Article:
George and William Newcom settled on adjoining farms and cleared land in 1825. The latter had one of the best improved farms in the township, with good buildings. It is now the property of his son, Samuel T. Newcom.

John Jones settled in Oliver in 1826, Peter Depp in 1828, and Samuel Cathcart in 1831. The McKinstry brothers, Alexander and William, came from McVeytown, Mifflin county, about 1833, and settled first near where Worthville now is, but afterwards moved to the present Cool Spring.

Alexander McKinstry had purchased a large tract of land, on Little Sandy, of the Holland Land Company, and many of those who settled there about the same time purchased their farms of him. Among these were James and David Han, Benjamin and Samuel Reed.

Alexander McKinstry was one of the most prominent settlers of what is now Oliver. He was for a number of years justice of the peace, and his house was for many years a popular stopping- place for travelers.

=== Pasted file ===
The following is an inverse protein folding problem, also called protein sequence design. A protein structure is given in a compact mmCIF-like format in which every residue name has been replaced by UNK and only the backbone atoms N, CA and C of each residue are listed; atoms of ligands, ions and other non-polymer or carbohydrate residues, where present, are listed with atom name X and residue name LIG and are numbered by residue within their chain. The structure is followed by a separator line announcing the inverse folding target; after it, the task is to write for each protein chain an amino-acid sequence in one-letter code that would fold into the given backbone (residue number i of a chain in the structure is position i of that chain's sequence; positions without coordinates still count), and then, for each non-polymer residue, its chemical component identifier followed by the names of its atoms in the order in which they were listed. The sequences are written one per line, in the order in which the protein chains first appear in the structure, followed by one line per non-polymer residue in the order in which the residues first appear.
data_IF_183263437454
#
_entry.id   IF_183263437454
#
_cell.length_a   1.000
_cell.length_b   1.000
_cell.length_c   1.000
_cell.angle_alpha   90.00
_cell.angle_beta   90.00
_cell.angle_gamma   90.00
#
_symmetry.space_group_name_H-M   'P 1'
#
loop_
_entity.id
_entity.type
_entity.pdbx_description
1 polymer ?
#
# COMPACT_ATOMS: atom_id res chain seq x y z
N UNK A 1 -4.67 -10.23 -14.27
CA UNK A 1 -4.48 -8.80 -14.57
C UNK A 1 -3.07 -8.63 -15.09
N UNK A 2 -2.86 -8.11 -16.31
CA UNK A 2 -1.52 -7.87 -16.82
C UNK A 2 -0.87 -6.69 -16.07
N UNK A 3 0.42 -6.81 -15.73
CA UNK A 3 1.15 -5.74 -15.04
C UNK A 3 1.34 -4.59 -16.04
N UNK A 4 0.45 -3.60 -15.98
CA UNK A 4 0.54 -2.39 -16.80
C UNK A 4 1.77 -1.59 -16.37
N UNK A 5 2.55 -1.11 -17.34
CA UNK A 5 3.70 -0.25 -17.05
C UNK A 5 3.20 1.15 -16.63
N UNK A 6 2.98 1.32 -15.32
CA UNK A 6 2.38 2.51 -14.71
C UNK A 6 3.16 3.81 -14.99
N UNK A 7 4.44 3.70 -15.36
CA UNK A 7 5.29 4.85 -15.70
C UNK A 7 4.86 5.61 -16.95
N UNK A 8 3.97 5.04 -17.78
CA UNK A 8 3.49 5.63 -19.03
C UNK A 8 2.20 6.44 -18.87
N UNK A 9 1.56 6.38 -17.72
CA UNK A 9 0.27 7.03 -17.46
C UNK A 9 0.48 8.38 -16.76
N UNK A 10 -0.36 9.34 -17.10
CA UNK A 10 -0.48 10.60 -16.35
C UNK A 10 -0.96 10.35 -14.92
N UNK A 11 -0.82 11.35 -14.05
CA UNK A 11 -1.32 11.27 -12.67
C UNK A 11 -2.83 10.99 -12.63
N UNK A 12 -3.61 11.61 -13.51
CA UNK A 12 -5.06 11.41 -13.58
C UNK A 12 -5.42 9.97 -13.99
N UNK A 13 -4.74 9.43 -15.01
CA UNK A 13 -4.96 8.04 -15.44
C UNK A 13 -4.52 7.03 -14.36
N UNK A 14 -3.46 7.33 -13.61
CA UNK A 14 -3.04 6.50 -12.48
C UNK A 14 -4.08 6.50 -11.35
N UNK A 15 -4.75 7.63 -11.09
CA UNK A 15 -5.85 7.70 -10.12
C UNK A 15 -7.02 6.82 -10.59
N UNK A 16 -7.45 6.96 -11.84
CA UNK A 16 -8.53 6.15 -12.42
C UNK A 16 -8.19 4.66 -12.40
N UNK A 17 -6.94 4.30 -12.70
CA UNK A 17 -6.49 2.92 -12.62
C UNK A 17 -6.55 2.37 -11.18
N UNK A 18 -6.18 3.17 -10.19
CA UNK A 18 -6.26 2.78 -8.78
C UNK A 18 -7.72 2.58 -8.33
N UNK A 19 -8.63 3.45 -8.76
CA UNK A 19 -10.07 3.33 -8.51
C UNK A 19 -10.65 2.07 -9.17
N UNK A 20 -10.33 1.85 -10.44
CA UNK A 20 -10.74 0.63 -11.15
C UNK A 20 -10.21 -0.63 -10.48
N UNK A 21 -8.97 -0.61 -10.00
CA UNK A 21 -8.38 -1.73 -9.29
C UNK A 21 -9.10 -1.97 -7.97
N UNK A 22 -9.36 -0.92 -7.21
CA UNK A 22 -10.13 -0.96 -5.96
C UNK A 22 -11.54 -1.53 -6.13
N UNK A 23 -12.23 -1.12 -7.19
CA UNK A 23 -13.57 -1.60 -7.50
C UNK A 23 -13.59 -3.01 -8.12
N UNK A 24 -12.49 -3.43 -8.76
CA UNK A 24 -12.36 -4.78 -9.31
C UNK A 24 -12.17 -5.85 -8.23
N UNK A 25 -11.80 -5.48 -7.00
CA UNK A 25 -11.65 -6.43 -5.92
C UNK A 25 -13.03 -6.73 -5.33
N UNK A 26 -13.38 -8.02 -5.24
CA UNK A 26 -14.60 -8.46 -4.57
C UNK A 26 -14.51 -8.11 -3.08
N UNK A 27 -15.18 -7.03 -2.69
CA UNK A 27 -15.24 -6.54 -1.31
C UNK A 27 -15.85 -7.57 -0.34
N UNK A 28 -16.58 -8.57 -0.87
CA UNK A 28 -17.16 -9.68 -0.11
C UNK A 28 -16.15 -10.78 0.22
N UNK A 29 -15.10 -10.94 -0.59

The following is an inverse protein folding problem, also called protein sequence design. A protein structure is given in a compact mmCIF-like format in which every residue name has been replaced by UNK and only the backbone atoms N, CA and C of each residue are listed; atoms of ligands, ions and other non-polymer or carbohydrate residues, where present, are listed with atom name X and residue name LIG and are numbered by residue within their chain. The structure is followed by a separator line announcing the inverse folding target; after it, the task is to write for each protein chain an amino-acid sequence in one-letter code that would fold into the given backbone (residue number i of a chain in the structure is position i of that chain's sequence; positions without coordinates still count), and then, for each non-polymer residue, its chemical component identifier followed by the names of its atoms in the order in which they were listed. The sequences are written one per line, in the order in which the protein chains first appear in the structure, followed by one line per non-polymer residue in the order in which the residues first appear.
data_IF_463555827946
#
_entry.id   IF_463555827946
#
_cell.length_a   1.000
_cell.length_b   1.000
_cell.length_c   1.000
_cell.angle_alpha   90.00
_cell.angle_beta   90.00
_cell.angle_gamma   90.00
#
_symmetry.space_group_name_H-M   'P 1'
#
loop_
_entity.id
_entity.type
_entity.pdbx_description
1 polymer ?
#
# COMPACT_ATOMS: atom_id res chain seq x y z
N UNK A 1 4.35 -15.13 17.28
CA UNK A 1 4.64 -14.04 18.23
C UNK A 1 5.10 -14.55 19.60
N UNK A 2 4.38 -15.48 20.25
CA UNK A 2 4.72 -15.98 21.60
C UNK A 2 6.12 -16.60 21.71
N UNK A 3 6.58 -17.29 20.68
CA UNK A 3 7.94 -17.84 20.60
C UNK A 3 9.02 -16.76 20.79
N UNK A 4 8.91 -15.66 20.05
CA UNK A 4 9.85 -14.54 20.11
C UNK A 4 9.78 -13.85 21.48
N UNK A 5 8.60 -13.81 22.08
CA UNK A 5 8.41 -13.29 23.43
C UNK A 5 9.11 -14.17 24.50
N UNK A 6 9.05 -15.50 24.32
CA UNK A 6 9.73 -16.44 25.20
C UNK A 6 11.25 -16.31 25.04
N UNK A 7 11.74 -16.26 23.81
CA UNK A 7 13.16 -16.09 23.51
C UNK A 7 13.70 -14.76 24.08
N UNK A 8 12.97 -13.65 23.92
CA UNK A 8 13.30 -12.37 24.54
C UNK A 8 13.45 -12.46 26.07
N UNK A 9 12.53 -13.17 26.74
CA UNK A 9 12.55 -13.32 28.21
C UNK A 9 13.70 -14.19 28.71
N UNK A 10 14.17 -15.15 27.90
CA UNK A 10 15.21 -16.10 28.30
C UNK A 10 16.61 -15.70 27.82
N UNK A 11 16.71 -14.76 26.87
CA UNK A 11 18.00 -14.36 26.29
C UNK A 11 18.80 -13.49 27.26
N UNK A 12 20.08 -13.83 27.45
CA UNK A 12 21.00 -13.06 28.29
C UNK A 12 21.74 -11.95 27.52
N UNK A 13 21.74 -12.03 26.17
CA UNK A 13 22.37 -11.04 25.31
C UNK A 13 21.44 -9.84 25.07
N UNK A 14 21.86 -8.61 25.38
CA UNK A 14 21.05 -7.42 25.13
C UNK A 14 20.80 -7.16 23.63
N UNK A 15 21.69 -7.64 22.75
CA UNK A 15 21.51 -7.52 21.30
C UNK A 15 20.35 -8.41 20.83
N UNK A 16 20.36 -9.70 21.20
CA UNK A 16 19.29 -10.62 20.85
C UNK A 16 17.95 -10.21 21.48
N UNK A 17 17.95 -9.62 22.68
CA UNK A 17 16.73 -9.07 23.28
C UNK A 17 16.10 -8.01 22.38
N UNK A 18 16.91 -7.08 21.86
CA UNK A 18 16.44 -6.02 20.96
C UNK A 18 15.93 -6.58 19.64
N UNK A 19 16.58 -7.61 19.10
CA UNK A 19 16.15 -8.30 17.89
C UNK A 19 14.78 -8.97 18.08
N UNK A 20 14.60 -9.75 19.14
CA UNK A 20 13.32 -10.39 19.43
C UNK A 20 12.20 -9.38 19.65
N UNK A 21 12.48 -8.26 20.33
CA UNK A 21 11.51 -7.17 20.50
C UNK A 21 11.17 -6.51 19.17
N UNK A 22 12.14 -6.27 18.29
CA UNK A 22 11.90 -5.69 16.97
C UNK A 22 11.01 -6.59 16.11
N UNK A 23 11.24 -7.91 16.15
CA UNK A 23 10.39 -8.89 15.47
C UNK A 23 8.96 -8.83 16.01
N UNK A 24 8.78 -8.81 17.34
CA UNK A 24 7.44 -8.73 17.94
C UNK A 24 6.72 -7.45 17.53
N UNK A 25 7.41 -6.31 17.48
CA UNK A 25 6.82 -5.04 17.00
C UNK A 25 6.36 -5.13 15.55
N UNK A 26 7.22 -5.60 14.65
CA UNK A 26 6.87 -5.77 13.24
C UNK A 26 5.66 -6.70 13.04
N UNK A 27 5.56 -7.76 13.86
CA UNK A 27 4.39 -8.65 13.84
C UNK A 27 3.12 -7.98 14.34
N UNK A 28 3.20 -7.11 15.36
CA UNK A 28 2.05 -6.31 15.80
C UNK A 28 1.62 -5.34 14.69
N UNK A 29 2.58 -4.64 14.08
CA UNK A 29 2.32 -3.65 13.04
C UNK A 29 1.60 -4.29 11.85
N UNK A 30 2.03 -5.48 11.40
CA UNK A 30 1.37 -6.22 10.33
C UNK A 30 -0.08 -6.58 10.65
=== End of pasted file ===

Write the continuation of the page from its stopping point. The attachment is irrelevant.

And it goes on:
In the year 1855 dysentery prevailed to an alarming extent in Jefferson county, especially in the Little Sandy valley, where, in less than two months, there were some thirty deaths. It was during the prevalence of this epidemic that a sad affliction befell the family of Alexander McKinstry. The wife, child and sister- in- law (Miss Kelly) of his son, William B. McKinstry, who resided with his father, died of the prevailing disease within a few days of each other, the last of the trio, the little child, dying on the 25th of September. Soon after seeing his little one close its eyes in death the bereaved husband and father, crazed by grief, went out into the woods near his childhood’s home and there shot himself. He, was an unusually gifted and intelligent young man, beloved by all who knew him, and his sad death cast a deeper gloom over the community in which the dread pestilence had made such terrible havoc.